You were recruited during the pandemic. What was that process like? 

I just happened to check LinkedIn, and there was a message from a recruiter who said she thought I could be a good fit for a job she had available. I looked at the listing and I thought that I was doing a lot of similar work already. I called the recruiter, and she was so excited to connect with me, and I loved her positivity. Louisiana is not known for its tech presence, but because the position is fully remote, my location wasn’t a problem at all. As I moved forward in the interview process, I found that VMware matched what I was looking for in an employer — feeling safe while at work and being able to put my family first without question. It was a no-brainer for me to accept the offer when so many of my values aligned with VMware’s culture.

Kaelysia with her husband and daughter

Do you see any parallels between your work in the nonprofit/public spaces and your work at VMware?

While I was working at an education-focused nonprofit, you really had to completely believe in the mission to have the most impact in your role. When I think about the young candidates I interviewed, I really had to believe in our work in order to communicate how it would benefit them and those we served. VMware is also big on our culture and mission. I see an organization that doesn’t just say that we care about xyz, but it’s repeated multiple times by multiple people at multiple levels. Not just because people have drunk the Kool-Aid, but because these principles are interwoven into the design of who we are as a company. We all really believe in it.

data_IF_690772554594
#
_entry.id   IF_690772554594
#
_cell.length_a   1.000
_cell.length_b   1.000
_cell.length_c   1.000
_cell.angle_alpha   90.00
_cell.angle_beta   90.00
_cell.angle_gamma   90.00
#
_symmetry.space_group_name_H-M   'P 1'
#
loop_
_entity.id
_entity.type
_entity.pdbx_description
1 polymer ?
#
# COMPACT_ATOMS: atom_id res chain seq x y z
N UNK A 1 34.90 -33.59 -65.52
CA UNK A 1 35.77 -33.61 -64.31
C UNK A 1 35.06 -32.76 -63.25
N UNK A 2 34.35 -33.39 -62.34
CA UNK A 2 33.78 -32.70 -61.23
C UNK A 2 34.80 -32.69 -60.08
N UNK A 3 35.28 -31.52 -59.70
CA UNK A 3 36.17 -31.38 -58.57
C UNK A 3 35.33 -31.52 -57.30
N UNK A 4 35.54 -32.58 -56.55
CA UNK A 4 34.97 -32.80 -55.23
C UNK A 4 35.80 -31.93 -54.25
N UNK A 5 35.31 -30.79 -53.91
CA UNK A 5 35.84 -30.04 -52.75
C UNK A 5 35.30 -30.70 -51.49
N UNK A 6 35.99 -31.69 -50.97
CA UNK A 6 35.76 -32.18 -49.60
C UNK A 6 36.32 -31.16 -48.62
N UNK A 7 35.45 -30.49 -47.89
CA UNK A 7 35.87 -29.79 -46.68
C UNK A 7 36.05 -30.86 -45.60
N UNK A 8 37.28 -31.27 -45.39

What has it been like onboarding and working remotely?

When I was working for the State of Louisiana and the pandemic hit, we were not ready. But coming to VMware, even though most of the staff was not working remotely, there were systems in place for everyone to go remote. I have also worked part-time remote in another past role, and I had to provide my own technology and supplies to function in my role at home. Here, I got everything I needed, and it’s always been clear how our team operates remotely. Even though I joined well into the pandemic, I could tell VMware was proactive.

I also appreciate the flexibility we have. VMware’s culture is so different and more accommodating than other positions I’ve been in. It’s taking some time to get used to leaning into that flexibility. For example, a meeting got scheduled during some vacation time I was taking. My immediate plan was to bring my laptop, attend the meeting and take notes, and my manager had to tell me not to do that and to be on vacation while on vacation!